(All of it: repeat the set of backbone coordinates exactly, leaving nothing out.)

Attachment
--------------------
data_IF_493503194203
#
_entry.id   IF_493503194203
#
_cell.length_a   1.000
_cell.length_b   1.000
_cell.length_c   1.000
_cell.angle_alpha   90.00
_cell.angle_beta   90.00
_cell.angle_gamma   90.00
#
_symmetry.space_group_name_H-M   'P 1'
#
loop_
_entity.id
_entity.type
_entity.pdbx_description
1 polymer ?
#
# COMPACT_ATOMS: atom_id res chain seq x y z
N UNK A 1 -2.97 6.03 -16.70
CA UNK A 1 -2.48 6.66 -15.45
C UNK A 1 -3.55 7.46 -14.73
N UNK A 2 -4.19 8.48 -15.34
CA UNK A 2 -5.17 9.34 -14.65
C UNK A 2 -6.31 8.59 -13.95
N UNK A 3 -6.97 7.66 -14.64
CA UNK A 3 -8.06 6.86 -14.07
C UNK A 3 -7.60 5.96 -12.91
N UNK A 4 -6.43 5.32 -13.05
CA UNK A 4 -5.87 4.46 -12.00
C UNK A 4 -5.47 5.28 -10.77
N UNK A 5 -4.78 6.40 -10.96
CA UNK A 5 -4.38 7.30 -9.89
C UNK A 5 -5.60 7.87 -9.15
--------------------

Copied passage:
data_IF_493503194203
#
_entry.id   IF_493503194203
#
_cell.length_a   1.000
_cell.length_b   1.000
_cell.length_c   1.000
_cell.angle_alpha   90.00
_cell.angle_beta   90.00
_cell.angle_gamma   90.00
#
_symmetry.space_group_name_H-M   'P 1'
#
loop_
_entity.id
_entity.type
_entity.pdbx_description
1 polymer ?
#
# COMPACT_ATOMS: atom_id res chain seq x y z
N UNK A 1 -2.97 6.03 -16.70
CA UNK A 1 -2.48 6.66 -15.45
C UNK A 1 -3.55 7.46 -14.73
N UNK A 2 -4.19 8.48 -15.34
CA UNK A 2 -5.17 9.34 -14.65
C UNK A 2 -6.31 8.59 -13.95
N UNK A 3 -6.97 7.66 -14.64
CA UNK A 3 -8.06 6.86 -14.07
C UNK A 3 -7.60 5.96 -12.91
N UNK A 4 -6.43 5.32 -13.05
CA UNK A 4 -5.87 4.46 -12.00
C UNK A 4 -5.47 5.28 -10.77
N UNK A 5 -4.78 6.40 -10.96
CA UNK A 5 -4.38 7.30 -9.89
C UNK A 5 -5.60 7.87 -9.15